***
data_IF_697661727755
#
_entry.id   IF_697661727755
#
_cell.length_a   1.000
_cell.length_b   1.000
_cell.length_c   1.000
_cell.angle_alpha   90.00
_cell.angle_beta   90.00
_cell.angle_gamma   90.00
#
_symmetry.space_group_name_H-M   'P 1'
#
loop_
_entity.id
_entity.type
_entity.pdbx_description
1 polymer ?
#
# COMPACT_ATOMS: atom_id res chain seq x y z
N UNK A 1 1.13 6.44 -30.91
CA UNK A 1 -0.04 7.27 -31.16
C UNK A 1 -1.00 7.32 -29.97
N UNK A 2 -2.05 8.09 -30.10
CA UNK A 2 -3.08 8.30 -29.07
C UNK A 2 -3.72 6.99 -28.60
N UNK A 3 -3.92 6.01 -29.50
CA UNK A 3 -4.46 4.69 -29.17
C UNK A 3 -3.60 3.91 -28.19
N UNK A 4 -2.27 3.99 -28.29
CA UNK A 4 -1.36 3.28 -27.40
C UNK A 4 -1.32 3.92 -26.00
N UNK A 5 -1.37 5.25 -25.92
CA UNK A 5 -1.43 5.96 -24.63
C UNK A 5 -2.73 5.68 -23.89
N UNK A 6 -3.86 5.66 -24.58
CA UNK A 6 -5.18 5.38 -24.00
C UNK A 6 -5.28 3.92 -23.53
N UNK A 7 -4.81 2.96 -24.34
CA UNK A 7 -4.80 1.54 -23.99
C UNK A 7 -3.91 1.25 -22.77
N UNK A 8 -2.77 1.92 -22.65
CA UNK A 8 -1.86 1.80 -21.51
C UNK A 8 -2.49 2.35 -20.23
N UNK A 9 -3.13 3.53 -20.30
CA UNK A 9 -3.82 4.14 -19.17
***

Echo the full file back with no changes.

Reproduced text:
data_IF_697661727755
#
_entry.id   IF_697661727755
#
_cell.length_a   1.000
_cell.length_b   1.000
_cell.length_c   1.000
_cell.angle_alpha   90.00
_cell.angle_beta   90.00
_cell.angle_gamma   90.00
#
_symmetry.space_group_name_H-M   'P 1'
#
loop_
_entity.id
_entity.type
_entity.pdbx_description
1 polymer ?
#
# COMPACT_ATOMS: atom_id res chain seq x y z
N UNK A 1 1.13 6.44 -30.91
CA UNK A 1 -0.04 7.27 -31.16
C UNK A 1 -1.00 7.32 -29.97
N UNK A 2 -2.05 8.09 -30.10
CA UNK A 2 -3.08 8.30 -29.07
C UNK A 2 -3.72 6.99 -28.60
N UNK A 3 -3.92 6.01 -29.50
CA UNK A 3 -4.46 4.69 -29.17
C UNK A 3 -3.60 3.91 -28.19
N UNK A 4 -2.27 3.99 -28.29
CA UNK A 4 -1.36 3.28 -27.40
C UNK A 4 -1.32 3.92 -26.00
N UNK A 5 -1.37 5.25 -25.92
CA UNK A 5 -1.43 5.96 -24.63
C UNK A 5 -2.73 5.68 -23.89
N UNK A 6 -3.86 5.66 -24.58
CA UNK A 6 -5.18 5.38 -24.00
C UNK A 6 -5.28 3.92 -23.53
N UNK A 7 -4.81 2.96 -24.34
CA UNK A 7 -4.80 1.54 -23.99
C UNK A 7 -3.91 1.25 -22.77
N UNK A 8 -2.77 1.92 -22.65
CA UNK A 8 -1.86 1.80 -21.51
C UNK A 8 -2.49 2.35 -20.23
N UNK A 9 -3.13 3.53 -20.30
CA UNK A 9 -3.82 4.14 -19.17